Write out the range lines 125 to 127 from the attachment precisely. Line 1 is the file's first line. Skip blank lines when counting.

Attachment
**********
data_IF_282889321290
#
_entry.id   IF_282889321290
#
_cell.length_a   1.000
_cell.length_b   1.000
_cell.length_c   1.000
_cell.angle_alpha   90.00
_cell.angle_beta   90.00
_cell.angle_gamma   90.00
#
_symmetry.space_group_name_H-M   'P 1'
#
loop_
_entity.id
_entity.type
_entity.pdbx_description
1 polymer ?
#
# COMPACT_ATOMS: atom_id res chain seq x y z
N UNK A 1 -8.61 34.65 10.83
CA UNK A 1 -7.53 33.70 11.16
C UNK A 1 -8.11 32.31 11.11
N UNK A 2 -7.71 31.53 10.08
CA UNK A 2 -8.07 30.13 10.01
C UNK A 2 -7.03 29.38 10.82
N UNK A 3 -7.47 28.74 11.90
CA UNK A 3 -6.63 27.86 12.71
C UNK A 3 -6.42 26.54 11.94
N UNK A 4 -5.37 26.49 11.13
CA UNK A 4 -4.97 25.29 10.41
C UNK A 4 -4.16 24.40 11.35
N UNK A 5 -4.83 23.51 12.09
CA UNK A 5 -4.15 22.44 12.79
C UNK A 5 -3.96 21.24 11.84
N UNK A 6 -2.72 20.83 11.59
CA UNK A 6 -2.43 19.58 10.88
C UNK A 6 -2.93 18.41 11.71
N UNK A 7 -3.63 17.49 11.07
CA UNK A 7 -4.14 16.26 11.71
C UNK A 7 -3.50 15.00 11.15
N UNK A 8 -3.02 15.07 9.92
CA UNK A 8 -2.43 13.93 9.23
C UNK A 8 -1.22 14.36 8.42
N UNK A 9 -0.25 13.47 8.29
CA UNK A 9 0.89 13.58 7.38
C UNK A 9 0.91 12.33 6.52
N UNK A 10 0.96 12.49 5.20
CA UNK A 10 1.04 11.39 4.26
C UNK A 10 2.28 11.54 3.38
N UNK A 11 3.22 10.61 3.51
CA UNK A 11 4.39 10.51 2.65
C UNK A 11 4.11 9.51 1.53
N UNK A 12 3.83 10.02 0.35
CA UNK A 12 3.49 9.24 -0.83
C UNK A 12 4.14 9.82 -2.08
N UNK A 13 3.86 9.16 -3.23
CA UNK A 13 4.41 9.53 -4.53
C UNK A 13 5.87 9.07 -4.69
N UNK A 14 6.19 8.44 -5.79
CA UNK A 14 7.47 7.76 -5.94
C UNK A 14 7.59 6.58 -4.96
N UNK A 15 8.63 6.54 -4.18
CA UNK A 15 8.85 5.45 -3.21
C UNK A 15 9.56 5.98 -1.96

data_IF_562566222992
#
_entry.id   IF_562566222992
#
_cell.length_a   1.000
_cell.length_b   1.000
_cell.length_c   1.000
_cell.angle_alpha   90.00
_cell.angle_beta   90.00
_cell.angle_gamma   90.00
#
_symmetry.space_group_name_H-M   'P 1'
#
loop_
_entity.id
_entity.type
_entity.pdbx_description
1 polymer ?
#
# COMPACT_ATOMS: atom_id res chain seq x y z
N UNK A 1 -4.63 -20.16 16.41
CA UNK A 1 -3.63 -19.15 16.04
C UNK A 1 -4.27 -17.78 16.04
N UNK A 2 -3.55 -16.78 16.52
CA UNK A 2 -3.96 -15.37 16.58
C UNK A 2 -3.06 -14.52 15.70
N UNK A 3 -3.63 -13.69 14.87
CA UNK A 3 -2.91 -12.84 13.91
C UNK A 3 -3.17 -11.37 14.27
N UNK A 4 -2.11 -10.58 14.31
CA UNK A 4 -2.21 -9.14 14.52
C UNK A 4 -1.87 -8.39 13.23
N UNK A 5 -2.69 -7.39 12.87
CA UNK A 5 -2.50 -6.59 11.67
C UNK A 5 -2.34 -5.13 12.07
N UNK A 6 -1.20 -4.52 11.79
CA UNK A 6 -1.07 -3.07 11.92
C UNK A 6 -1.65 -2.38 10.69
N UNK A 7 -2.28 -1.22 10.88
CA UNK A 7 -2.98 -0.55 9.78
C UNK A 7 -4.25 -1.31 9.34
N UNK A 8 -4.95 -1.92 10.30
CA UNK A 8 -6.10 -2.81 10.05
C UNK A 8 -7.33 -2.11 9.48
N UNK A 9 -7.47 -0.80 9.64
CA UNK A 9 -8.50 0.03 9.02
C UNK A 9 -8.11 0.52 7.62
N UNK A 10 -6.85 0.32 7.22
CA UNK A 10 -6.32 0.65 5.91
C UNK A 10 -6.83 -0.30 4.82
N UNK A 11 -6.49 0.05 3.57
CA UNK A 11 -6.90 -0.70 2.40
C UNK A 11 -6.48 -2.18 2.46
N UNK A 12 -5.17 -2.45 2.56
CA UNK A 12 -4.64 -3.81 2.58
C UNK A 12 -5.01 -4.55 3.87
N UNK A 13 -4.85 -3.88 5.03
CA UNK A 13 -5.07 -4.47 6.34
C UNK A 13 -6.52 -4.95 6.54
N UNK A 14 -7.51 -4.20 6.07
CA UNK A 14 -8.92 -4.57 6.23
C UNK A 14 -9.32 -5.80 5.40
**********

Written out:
N UNK A 14 -7.51 -4.20 6.07
CA UNK A 14 -8.92 -4.57 6.23
C UNK A 14 -9.32 -5.80 5.40